This is the first time I have seen the use of earthen and natural insulation materials for 3D printing projects. As you can see from the video, the walls are not actually load bearing, since they rely on timber framing for that.
In September, WASP, or the World’s Advanced Saving Project, debuted its new Crane construction 3D printer, in Italy. It’s actually a modular 3D printing system, or “infinity 3D printer,” with different configurations to choose from, and was presented to the public in Massa Lombarda, where the 3D printed village of Shamballa is being constructed. The program centers around an advanced, eco-sustainable model of construction, especially due to the lower cost and higher interior comfort the walls in the Gaia model provide with their combination of raw earth and natural waste as construction materials.
The project is based on six main macro-areas, starting with the promotion of human and material resources from the territory. This area features the capitalization of human knowledge, the use of renewable energy sources and materials found on site, the democratization of technology for the purposes of production, and using local manpower, rather than people with advanced training.
The second project area is sustainable construction processes with low environmental impact, including such items as lowering construction costs, CO2 emissions, the use of concrete, and transport operations, as well as using natural waste and better planning out the construction life cycle. Recycled materials, like natural waste from the agricultural chain and rubble, make up the third area, while the fourth is centered around the digitalization of the construction site through features such as digital data acquisition through 3D scanning, site monitoring, using on-site measuring to lower the amount of mistakes, and constantly defining the correct spatial coordinates.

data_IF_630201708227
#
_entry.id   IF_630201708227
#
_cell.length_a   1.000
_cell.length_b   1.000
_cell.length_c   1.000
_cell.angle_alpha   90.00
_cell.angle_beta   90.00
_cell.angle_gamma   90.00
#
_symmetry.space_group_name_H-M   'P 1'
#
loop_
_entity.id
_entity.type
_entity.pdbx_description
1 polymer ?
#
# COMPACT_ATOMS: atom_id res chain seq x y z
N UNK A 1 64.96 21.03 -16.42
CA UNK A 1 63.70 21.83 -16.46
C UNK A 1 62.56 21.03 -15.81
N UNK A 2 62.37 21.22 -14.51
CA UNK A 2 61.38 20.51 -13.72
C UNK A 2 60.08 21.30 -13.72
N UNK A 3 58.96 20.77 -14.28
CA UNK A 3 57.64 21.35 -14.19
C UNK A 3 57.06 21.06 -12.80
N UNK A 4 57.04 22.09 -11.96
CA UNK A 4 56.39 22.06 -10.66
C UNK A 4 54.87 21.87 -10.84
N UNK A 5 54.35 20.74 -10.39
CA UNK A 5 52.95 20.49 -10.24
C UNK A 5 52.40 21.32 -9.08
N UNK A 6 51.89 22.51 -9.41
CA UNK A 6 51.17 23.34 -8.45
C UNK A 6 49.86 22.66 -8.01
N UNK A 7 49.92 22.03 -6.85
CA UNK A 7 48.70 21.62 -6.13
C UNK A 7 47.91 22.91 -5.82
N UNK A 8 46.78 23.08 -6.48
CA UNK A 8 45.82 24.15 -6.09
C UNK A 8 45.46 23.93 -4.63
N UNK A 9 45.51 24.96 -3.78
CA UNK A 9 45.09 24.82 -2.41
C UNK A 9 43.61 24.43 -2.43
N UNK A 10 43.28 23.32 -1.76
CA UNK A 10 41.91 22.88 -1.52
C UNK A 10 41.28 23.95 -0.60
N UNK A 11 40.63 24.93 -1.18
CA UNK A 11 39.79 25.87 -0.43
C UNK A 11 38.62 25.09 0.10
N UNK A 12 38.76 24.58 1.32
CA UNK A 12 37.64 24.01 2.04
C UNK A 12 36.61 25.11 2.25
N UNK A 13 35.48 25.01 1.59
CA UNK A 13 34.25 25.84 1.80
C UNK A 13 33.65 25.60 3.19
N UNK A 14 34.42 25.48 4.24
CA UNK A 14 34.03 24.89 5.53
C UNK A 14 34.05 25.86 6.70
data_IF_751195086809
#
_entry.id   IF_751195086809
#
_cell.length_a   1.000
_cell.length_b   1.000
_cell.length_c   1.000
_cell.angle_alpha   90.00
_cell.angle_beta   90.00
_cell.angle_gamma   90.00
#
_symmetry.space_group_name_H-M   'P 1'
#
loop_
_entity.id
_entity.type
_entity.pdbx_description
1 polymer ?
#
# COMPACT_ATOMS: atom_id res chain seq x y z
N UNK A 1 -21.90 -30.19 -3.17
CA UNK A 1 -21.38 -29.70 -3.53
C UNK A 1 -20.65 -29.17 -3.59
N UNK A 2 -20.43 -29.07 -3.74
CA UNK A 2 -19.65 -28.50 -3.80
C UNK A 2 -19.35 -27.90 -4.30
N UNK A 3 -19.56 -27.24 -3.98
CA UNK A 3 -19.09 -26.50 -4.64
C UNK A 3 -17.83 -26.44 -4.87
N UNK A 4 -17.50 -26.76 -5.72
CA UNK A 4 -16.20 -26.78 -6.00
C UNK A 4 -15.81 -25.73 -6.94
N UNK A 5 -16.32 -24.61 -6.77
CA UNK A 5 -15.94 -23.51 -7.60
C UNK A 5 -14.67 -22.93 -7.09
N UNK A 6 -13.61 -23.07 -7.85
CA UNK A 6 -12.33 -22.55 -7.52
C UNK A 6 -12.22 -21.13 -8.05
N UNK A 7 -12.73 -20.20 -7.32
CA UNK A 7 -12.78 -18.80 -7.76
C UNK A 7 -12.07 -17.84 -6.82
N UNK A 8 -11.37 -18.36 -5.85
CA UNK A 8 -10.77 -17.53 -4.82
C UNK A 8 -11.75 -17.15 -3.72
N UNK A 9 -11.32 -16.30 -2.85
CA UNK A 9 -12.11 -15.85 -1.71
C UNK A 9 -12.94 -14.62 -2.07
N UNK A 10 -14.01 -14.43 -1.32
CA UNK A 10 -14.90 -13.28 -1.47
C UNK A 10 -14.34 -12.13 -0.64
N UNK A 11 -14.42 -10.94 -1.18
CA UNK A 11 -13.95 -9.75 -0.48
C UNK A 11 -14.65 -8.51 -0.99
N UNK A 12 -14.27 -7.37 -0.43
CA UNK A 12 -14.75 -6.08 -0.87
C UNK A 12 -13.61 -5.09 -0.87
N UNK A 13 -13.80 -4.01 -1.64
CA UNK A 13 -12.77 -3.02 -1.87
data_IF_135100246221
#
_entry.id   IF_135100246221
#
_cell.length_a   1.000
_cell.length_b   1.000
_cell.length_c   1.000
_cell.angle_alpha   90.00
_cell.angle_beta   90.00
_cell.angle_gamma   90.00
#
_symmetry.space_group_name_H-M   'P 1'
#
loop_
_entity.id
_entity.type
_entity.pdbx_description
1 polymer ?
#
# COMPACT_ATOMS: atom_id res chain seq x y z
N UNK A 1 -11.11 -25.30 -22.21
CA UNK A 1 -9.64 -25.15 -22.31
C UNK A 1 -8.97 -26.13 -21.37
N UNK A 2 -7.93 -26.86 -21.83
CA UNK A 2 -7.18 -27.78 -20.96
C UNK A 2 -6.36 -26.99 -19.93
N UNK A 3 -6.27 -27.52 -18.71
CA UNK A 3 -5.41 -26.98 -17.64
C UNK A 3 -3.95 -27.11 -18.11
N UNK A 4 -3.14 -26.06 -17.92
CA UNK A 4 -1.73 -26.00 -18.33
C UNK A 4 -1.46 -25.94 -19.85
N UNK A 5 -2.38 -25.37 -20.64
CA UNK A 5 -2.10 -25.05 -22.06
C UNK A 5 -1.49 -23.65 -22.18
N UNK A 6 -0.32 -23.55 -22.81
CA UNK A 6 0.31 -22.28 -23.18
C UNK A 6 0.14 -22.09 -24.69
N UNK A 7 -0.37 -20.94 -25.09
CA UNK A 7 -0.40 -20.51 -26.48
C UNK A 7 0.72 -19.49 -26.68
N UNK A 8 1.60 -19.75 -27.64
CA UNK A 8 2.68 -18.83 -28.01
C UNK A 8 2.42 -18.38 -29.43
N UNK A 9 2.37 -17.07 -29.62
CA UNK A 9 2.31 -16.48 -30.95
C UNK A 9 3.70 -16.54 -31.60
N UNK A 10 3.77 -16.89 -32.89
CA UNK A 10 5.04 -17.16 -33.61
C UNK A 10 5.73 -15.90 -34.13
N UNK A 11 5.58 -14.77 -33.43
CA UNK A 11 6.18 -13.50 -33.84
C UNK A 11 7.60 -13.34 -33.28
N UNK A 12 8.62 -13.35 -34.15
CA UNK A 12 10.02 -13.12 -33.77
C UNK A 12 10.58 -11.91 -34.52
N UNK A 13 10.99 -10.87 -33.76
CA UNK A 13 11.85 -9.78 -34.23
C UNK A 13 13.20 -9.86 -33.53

Multi-purposes construction is the fifth project macro-area, which includes coordinating the use of multiple methods of digital fabrication like CNC technology, embedding supply facilities during initial construction rather than after, adding natural ventilation and thermal insulation right onto the walls, and using controlled material deposition to achieve high performance construction. Digital design is the final project area, and will focus on features including integrated design with BIM software, sharing digital contents available on the Internet, using a material optimization algorithm for construction, and making construction projects fully digital.
With this new project, WASP hopes to become a leader in the housing market, due also to its network of collaborators that will help to foster and share the project. The company knows that are some real opportunities in the future for green building, and also plans to develop a new eco-district in order to implement its “3D Printing for Sustainable Living” project goals and set up new constructive strategies that can be replicated in multiple environments.
See 3dprint.com for the original article.
2 thoughts on “3D Printing that Uses Earth and Rice Hulls”
Very interesting concept, thank you for sharing this!
Seems I have seen this before…
Nice to see they are moving forward!